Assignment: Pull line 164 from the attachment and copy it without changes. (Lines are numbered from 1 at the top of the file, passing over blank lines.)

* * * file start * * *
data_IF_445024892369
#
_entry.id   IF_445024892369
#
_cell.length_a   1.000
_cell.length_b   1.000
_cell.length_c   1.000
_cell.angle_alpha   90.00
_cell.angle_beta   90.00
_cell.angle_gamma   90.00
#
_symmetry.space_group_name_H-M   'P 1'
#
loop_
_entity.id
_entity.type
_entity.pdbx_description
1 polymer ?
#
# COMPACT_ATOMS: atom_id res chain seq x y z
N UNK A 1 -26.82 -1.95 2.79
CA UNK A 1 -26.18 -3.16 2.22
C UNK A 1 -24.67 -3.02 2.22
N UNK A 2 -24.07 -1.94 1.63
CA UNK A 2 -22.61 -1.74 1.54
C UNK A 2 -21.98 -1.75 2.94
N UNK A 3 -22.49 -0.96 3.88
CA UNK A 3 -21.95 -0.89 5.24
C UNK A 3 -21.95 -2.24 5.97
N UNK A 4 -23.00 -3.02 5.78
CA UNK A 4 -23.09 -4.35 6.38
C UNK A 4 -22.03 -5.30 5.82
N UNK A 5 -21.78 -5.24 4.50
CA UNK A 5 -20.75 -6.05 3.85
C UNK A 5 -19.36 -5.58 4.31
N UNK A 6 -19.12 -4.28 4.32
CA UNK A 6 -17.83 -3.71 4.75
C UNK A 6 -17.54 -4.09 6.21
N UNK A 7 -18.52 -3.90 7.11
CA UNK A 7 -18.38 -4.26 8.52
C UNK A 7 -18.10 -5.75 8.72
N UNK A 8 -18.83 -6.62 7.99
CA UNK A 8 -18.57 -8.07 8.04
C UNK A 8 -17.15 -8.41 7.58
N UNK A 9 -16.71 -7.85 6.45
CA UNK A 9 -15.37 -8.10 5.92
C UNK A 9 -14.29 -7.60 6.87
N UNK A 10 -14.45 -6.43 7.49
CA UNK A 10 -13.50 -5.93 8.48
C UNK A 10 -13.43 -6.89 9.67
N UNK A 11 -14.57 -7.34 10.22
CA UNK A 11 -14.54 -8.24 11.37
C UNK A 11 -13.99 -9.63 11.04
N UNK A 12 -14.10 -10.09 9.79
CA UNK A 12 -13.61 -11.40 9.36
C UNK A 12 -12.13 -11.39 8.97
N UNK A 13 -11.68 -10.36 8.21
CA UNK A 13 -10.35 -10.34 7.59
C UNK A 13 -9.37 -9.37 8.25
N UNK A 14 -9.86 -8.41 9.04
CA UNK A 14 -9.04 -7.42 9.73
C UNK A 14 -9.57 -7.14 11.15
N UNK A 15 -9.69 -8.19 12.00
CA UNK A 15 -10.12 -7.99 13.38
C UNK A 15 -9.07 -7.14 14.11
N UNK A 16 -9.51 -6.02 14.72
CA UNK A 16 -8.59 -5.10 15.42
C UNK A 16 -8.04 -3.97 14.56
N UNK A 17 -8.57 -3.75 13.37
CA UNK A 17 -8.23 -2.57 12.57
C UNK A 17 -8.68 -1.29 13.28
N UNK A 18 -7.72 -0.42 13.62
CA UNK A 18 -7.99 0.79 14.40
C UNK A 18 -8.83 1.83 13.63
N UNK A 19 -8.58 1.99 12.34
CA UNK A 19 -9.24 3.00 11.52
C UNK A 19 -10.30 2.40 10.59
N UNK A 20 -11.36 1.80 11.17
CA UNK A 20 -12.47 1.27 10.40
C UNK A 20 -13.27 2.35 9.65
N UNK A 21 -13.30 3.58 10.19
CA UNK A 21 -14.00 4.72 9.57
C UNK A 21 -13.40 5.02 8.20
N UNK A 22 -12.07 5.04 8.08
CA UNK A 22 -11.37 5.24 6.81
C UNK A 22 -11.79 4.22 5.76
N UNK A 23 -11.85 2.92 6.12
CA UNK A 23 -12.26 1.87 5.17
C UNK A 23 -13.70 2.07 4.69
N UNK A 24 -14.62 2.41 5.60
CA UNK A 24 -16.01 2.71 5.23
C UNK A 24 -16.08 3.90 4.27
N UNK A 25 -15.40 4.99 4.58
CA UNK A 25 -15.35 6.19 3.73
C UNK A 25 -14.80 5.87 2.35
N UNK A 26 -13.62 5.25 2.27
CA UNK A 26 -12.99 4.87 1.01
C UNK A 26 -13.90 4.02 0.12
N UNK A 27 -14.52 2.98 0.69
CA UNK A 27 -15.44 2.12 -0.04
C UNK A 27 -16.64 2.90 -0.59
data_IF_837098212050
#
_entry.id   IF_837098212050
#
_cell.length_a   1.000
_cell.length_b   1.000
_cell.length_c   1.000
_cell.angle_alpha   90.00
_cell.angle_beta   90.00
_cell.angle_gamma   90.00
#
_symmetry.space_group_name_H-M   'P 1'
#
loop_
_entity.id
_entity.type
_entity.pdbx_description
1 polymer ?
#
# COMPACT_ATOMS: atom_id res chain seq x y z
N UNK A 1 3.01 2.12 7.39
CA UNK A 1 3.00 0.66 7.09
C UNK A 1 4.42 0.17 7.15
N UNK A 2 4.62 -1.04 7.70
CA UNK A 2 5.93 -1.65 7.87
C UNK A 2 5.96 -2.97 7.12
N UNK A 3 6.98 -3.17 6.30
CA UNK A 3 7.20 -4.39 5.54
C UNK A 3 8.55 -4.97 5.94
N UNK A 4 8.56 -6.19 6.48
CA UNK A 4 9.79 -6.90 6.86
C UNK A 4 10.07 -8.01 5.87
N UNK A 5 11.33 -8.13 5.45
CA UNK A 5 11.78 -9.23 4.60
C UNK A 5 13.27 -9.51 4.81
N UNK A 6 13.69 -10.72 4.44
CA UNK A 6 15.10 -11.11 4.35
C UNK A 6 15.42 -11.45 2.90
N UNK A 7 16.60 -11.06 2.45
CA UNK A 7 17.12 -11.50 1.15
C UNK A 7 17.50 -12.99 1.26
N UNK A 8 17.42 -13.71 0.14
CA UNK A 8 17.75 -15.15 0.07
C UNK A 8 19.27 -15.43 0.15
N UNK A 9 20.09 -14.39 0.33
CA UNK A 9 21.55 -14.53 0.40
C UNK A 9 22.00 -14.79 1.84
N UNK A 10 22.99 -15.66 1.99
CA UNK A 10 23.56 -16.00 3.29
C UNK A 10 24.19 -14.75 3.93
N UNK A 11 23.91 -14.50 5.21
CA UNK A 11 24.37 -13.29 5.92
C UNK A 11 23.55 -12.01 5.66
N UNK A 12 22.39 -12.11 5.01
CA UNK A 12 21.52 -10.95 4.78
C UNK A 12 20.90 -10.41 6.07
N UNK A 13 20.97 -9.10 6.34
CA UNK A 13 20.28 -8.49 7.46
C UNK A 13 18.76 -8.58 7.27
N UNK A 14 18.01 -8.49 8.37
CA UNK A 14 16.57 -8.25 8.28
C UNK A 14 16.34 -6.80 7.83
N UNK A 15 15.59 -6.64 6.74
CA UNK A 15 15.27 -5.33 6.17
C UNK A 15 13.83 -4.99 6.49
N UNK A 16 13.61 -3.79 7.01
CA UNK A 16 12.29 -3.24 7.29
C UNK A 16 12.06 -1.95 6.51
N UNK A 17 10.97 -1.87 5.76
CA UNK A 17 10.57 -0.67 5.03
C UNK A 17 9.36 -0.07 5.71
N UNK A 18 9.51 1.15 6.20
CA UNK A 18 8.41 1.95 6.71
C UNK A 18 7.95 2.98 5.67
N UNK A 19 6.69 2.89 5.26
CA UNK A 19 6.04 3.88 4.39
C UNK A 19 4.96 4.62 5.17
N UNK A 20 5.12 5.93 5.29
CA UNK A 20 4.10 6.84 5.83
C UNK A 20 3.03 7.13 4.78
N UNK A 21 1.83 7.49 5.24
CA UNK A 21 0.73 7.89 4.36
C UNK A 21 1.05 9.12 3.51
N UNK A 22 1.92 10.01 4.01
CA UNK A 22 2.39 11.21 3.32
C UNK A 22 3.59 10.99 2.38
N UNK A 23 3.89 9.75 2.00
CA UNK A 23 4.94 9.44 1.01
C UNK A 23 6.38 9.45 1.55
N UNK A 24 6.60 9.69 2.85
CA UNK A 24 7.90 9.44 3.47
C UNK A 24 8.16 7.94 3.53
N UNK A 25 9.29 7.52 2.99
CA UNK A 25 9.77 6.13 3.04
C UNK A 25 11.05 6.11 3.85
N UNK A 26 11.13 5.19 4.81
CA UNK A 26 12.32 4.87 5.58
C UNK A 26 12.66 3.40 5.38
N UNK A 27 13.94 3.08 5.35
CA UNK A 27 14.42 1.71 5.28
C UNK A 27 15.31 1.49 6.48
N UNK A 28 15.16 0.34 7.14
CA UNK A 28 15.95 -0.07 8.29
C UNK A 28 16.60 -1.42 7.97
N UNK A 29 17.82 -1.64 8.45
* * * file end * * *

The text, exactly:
N UNK A 15 15.59 -6.64 6.74